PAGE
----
While Leah and her mother are mired in a sludge of means testing bureaucracy in California, they could be even worse off in other states, and their situation could be exacerbated under a Republican administration. In July, Georgia became the first state to allow for an expansion of Medicaid benefits, but only if applicants can prove they work or are in job training for at least 80 hours each month. In Kentucky, Attorney General Daniel Cameron, who is the Republican gubernatorial nominee, pledged to implement Medicaid work requirements if elected. Arkansas Governor Sarah Huckabee Sanders has announced similar plans. Republicans in Ohio also included work requirements in their latest budget agreement.

    The only thing preventing these states from implementing strict new work requirements for Medicaid recipients is the Biden administration’s Department of Health and Human Services (HHS), which is unlikely to approve any state’s applications to modify their Medicaid programs in this way. The Trump administration approved 13 such modifications, but federal judges struck down two and Biden’s HHS struck down another 10. House Republicans attempted to get Medicaid work requirements into the latest debt ceiling negotiations, but failed. A 2023 study by the Kaiser Family Foundation estimated that these changes would remove approximately one million Americans from current Medicaid rolls.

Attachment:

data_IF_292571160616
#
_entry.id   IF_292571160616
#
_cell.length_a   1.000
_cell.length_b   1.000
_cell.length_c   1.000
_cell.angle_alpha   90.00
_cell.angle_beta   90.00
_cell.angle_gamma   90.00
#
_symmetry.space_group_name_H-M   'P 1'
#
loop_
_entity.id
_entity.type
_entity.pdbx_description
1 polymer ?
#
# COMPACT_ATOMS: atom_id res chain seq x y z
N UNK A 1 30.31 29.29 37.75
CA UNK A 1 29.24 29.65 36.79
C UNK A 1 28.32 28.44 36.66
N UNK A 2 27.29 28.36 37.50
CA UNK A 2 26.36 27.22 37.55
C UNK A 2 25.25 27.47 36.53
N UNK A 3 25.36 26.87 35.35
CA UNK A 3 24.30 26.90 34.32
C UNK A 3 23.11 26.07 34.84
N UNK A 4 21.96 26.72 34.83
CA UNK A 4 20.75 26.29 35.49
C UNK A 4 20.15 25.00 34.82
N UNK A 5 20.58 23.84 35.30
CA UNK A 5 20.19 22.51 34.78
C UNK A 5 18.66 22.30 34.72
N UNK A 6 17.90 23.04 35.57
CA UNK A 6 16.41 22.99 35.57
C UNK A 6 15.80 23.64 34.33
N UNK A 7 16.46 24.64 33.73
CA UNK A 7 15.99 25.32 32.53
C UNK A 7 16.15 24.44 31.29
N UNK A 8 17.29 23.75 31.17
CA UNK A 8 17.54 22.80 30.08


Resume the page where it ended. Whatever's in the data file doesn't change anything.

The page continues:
Rather than implement even more arduous obstacles that gatekeep Medicaid from the needy, Kim Fitzgerald hopes lawmakers will find a way to streamline the Medi-Cal system to make it easier for applicants – particularly those with disabilities – to navigate it.

    “All these systems are apparently not talking with each other,” Kim said. “There should be at least one person that’s looking to integrate all of this… it doesn’t seem like it should be difficult to create that system and get it in place. This should not be required for people with mental health issues, or anybody.”

    “The world is psychotic,” Kim added. “[Leah] is just doing what she has to do to live in it.”